U.S. Open champion Naomi Osaka said Saturday that her approach ahead of the Australian Open is to not worry about winning it all.
In a press conference in which she touched on her maturity and the discomfort she sometimes feels talking with others, the 21-year-old revealed she had blown up in her Brisbane International semifinal by getting too far ahead of herself.
"When I was in Brisbane, I just thought about winning just the tournament, not focusing on every match," Osaka said.
"I'd never really started a year winning something and I thought that coming off of the offseason, I really wanted to do well in Brisbane. I went to the semis, and I didn't think about the semis, I just thought about the finals so I think that was not good."
The world No. 4 said she is now firmly focused on just getting past 86th-ranked Magda Linette of Poland in the opening round at Melbourne Park.
"I have to take it one step at a time, no one wants to lose in the first round of the slam, I think that would be my immediate goal," Osaka said.
"And then from there I've been in the third round one hundred million times already, so that would be my next goal, and then hopefully semis after that, and then I can focus on finals. But there are so many good players in this draw, and I know that everyone wants to win. So, my first immediate thought is not to win (the championship)."
Osaka, who defeated her idol, Serena Williams, in the U.S. Open final, was asked whether Williams was considered the player to beat in Melbourne.
"I'm pretty sure," Osaka said. "But there is a group of players that everyone thinks are very difficult to play against, especially in Grand Slams. But you'll have to ask someone else because I don't talk to other people, so I don't know what they're thinking."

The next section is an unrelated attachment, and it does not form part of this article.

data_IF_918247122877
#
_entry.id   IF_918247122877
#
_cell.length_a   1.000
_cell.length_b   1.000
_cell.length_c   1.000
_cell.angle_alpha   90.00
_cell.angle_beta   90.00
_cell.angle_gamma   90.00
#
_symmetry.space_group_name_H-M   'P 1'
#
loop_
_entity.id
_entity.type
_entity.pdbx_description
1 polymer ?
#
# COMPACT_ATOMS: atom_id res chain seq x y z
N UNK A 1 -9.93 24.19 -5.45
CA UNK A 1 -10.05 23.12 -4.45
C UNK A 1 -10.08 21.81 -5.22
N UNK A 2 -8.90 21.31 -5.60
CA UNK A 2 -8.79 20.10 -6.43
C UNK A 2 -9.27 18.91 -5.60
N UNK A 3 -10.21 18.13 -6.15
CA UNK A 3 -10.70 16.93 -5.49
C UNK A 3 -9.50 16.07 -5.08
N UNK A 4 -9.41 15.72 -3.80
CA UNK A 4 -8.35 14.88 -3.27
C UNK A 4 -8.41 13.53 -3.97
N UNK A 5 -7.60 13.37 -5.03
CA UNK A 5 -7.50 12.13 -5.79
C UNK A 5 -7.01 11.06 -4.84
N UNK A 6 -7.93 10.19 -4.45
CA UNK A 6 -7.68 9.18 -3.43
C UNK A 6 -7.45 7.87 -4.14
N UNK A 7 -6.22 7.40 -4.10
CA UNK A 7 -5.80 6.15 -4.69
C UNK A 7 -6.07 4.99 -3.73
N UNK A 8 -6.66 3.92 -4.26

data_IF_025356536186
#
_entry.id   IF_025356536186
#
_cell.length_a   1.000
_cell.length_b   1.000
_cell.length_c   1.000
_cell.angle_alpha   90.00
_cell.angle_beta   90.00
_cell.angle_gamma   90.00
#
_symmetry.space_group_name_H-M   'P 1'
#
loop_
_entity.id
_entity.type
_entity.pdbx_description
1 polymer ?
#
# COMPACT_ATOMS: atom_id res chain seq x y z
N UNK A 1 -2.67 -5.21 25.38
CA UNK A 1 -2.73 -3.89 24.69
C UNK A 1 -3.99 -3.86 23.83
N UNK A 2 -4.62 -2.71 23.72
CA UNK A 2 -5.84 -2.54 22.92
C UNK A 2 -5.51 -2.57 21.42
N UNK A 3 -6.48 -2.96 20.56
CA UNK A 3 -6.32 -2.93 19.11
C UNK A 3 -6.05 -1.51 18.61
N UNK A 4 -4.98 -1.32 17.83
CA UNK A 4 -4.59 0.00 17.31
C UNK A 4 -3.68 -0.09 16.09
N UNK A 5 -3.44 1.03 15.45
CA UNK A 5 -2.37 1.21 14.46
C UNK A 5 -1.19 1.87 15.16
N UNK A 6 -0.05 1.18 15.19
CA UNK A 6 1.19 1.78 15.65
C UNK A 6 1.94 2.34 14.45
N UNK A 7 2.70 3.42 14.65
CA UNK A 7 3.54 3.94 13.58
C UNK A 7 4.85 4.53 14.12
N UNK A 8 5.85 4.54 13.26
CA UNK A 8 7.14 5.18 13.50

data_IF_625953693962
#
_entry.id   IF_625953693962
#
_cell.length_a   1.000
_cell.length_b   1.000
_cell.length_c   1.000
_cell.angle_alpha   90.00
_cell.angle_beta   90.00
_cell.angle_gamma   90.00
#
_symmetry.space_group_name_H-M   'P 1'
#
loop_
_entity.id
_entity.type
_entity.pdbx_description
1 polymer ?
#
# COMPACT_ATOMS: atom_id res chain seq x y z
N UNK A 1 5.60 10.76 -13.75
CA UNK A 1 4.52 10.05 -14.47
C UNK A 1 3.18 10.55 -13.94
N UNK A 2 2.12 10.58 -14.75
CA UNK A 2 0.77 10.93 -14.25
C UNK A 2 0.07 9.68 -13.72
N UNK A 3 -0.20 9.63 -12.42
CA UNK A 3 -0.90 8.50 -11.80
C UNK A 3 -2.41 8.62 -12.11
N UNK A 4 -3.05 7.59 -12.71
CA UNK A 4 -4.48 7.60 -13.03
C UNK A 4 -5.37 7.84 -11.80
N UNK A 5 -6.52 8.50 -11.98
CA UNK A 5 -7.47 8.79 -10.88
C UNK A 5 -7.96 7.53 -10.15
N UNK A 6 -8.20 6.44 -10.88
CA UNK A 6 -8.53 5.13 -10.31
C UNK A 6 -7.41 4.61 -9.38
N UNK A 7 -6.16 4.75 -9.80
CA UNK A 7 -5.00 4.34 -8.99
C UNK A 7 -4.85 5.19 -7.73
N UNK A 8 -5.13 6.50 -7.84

Osaka said one of her offseason goals was to be more mature, but confessed she sometimes thought her mentality was that of a three-year-old.
"I feel like just levelling that out was one of the biggest goals I had in the offseason," she said.
Reporters, however, commented that she seemed more comfortable talking with the media than she had in the past.
"In press (settings) I feel more comfortable, because I'm just being asked questions," Osaka said. "But when you have to do small talk, you know, 'Hello, how are you?' after that I don't know what to do. I go, 'Ok then' and walk away."
"I feel like I'm more comfortable talking to people. I've been put in the position where I have to and it's not something I can avoid anymore. But next time I walk into the press room I'll be like 'Whassup?'"
"It's like if I'm talking to someone one-on-one it stresses me out. Because if I tell you guys a joke, there is a 50-50 chance that at least three of you are going to laugh. I don't know if it's a pity laugh, but at least it's a laugh, right? But if it's one-on-one and that person doesn't laugh, I just want to leave."
She did, however, talk about chatting with former World No. 1 Andy Murray in Brisbane only to hear days later he would retire after the Australian Open.
"At first, I couldn't really believe it because I feel like I've been watching him for so long, it's kind of weird when people announce that they're going to retire," Osaka said.
"For me, I felt really sad because I'd never really talked to him before Brisbane and then we started talking and he was so nice, he was a super nice person and now I feel like I lost, he's not a friend but I lost someone who could be a friend and I also know that he's motivated, so he's sad."